“Humanity anxiously awaits the revelation of the son of God. She was subjected to failure, not voluntarily, but by the imposition of another; but this humanity has the hope; that she will be freed from the slavery of corruption to obtain the glorious freedom of the children of God”

(Rom 8,19-20)

In the house of the migrant of the “72”, in Tenosique, when the migrants arrive, the first step is to receive them and seat them in a space destined for those who enter and receive some primary indications of the shelter. They pass to the registry of their data, all with lost eyes, anxious, fearful, insecure, sad, scared, and other feelings, along with having walked hours, many times with sore feet.

As the minutes, hours, and days go by in the migrants, love-made hope is emerging from within them. Those feelings that disrupt the human being and that, at the same time, are part of the human being as a whole and go together with the other noble feelings of struggle, resistance, solidarity, compassion, and hope.

Hope that acts together with fear, anxiety, and sadness are a flame that drives to more, to illuminate life while walking.

Hope that exists in the depths of every migrant who looks north, not because they want to live in a highly consumerist, double standard, warlike and xenophobic society, but looking for the north of their lives, which together with their families want to reach a horizon that will give them a better life.

Hope pushes beyond being a survivor, but a human being with deep desires to live with quality and dignity their existence.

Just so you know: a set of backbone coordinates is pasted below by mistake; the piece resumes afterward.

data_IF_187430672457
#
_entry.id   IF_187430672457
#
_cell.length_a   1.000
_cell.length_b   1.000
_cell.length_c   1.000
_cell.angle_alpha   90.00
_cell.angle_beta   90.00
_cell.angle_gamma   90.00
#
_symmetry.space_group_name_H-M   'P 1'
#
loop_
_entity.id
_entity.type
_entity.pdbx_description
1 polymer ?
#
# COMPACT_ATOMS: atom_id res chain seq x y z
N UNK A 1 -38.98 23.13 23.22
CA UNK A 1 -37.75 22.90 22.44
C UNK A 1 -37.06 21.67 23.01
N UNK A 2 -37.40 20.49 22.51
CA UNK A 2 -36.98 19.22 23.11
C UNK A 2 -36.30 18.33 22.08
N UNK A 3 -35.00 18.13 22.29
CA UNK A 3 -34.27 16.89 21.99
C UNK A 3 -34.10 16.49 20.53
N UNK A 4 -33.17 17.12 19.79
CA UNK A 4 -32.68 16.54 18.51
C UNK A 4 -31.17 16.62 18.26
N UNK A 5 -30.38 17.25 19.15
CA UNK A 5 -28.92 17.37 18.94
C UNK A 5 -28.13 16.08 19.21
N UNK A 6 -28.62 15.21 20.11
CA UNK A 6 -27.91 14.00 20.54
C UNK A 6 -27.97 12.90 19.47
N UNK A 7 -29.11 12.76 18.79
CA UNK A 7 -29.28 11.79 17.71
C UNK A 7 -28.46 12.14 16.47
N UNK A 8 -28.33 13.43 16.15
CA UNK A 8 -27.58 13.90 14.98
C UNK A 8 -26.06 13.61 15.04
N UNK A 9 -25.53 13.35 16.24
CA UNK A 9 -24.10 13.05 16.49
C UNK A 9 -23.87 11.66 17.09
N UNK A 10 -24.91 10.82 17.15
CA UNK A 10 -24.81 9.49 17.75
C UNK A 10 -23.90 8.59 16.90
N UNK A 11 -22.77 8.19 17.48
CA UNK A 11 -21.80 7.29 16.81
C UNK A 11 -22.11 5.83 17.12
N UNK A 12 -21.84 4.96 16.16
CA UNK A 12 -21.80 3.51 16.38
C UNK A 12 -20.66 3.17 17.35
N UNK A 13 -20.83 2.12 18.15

Hope leads a pregnant mother to carry her three small children while she walks to meet her partner to continue forming a home.

Hope generates the smiles of the children who play while on the road, who laugh and joke with everyone they meet and spend time sharing with other migrants who, in the end, are equal in their humanity.

Hope of trusting in a God who walks with them, present in all this pilgrimage of this forced exodus.

Hope in each young migrant, who continues to look beyond, even with the pain of having left the house where they grew up, where they cried, smiled, and played.

Hope in the families that go to meet others, families that have nowhere to go, but know where they are going, the families that join with another family in this journey, where they share and open themselves to other cultural experiences.

Hope that tomorrow will be better than today of establishing their home in another land but feeling that it is the same “Mother Earth” that takes care of them and welcomes them.

Hope when they take their backpack and titanates and leave the “72” to follow their paths, carrying the collective hope with those who shared their life of friendliness in the refuge.

Hope that goes inside their backpacks, full of stories, memories, kisses, hugs, and clothes that accompany them on this road of life.

Hope when in the legal procedures to obtain the refuge in Mexico, they manage to overcome with resistance, courage, and perseverance an office that acts with wearing bureaucracy and insensitivity, obtaining the humanitarian visa to stay traditionally.

Hope was founded on Jesus, the first hopeful who overcame exclusion, social division, and religious dualism. Hope arises from Jesus, who acted liberating, giving life and life in abundance.

Fr. René Arturo Flores, OFM
Memoirs, Tenosique, 2018

Photos: Eric Luna